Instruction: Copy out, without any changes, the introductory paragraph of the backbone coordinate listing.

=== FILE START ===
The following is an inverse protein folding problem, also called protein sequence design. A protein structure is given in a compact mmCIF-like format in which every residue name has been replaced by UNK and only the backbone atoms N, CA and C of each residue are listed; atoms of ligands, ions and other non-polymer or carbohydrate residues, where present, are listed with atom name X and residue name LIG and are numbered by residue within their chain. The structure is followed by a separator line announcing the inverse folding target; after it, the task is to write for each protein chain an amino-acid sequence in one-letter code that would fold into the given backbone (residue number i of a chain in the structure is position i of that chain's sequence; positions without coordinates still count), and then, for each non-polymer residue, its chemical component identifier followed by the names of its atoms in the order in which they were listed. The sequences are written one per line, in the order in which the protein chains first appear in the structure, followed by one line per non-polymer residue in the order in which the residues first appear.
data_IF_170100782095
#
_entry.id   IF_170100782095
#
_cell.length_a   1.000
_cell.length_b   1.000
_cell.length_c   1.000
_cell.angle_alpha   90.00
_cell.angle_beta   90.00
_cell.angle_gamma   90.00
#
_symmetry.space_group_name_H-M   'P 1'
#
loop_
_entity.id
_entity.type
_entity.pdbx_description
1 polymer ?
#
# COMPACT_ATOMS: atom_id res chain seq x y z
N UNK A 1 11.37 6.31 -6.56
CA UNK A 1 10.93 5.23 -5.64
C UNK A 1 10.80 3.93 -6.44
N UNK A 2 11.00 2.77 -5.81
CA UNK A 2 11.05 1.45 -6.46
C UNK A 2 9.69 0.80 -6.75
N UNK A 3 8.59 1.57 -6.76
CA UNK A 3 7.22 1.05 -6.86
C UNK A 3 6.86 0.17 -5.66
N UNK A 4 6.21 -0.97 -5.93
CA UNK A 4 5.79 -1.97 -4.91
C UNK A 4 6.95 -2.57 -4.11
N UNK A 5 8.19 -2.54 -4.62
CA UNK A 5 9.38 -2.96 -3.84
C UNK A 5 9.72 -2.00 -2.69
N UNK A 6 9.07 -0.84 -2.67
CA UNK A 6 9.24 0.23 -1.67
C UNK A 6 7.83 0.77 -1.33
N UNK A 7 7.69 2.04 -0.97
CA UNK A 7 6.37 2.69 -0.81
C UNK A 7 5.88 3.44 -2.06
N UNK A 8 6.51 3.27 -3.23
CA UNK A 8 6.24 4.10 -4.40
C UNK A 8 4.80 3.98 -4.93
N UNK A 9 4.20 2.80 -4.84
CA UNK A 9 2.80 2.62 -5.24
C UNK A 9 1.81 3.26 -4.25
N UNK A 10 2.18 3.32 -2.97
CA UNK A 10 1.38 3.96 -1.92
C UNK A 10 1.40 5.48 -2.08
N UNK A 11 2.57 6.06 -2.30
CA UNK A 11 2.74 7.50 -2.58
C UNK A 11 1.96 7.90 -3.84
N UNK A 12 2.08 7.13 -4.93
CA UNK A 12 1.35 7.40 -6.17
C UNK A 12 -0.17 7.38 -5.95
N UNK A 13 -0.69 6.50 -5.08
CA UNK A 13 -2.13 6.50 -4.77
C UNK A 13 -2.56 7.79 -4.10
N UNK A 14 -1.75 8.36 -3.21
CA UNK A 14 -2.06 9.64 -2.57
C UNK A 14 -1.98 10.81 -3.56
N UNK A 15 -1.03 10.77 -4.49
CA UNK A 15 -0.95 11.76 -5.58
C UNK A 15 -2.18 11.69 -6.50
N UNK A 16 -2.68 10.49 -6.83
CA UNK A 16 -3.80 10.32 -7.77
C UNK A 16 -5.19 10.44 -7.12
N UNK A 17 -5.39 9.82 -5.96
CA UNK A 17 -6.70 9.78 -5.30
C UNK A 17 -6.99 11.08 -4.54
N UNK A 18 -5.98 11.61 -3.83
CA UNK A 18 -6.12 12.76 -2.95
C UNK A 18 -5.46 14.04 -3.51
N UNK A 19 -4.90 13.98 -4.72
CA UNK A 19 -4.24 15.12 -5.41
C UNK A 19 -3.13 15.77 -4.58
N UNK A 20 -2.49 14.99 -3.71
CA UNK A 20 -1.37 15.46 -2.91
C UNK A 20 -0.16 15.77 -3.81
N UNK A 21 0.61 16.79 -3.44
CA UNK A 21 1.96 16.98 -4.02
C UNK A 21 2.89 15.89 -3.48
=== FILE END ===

The following is an inverse protein folding problem, also called protein sequence design. A protein structure is given in a compact mmCIF-like format in which every residue name has been replaced by UNK and only the backbone atoms N, CA and C of each residue are listed; atoms of ligands, ions and other non-polymer or carbohydrate residues, where present, are listed with atom name X and residue name LIG and are numbered by residue within their chain. The structure is followed by a separator line announcing the inverse folding target; after it, the task is to write for each protein chain an amino-acid sequence in one-letter code that would fold into the given backbone (residue number i of a chain in the structure is position i of that chain's sequence; positions without coordinates still count), and then, for each non-polymer residue, its chemical component identifier followed by the names of its atoms in the order in which they were listed. The sequences are written one per line, in the order in which the protein chains first appear in the structure, followed by one line per non-polymer residue in the order in which the residues first appear.